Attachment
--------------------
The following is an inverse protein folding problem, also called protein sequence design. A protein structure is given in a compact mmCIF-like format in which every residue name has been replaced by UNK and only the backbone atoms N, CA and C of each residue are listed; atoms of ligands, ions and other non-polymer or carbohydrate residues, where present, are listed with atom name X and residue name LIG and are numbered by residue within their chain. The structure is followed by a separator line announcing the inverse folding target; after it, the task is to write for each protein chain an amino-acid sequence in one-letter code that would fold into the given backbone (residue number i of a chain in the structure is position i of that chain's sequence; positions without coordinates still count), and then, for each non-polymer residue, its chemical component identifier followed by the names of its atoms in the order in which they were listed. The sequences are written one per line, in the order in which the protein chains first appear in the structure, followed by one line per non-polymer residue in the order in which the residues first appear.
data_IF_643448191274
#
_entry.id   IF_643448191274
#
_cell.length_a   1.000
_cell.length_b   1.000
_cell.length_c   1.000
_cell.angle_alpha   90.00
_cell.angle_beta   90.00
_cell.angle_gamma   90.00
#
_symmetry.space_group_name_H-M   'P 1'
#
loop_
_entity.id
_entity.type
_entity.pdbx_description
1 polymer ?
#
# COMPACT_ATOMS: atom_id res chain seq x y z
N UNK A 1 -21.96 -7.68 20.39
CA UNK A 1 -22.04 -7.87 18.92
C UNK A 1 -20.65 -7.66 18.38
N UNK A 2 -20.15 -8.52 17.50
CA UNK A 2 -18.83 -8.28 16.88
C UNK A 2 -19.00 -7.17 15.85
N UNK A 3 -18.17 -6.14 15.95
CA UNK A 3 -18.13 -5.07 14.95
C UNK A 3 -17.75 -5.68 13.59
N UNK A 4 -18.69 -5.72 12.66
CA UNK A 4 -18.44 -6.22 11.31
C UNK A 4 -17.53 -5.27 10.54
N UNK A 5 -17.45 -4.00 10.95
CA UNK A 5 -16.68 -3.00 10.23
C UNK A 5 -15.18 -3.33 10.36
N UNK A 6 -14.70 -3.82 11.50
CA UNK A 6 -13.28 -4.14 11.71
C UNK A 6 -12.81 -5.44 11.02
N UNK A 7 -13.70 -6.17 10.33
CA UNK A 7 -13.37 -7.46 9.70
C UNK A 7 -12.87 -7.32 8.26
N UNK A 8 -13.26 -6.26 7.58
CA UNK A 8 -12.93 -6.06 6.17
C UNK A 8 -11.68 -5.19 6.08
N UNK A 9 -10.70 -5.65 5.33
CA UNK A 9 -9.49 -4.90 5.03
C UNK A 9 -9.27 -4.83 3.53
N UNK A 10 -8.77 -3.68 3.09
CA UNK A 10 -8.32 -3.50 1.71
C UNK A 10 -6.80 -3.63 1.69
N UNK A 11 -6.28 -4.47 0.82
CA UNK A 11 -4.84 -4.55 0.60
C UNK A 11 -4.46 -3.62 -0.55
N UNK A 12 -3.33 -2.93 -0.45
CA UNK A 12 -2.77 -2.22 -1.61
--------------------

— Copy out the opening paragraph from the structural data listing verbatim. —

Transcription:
The following is an inverse protein folding problem, also called protein sequence design. A protein structure is given in a compact mmCIF-like format in which every residue name has been replaced by UNK and only the backbone atoms N, CA and C of each residue are listed; atoms of ligands, ions and other non-polymer or carbohydrate residues, where present, are listed with atom name X and residue name LIG and are numbered by residue within their chain. The structure is followed by a separator line announcing the inverse folding target; after it, the task is to write for each protein chain an amino-acid sequence in one-letter code that would fold into the given backbone (residue number i of a chain in the structure is position i of that chain's sequence; positions without coordinates still count), and then, for each non-polymer residue, its chemical component identifier followed by the names of its atoms in the order in which they were listed. The sequences are written one per line, in the order in which the protein chains first appear in the structure, followed by one line per non-polymer residue in the order in which the residues first appear.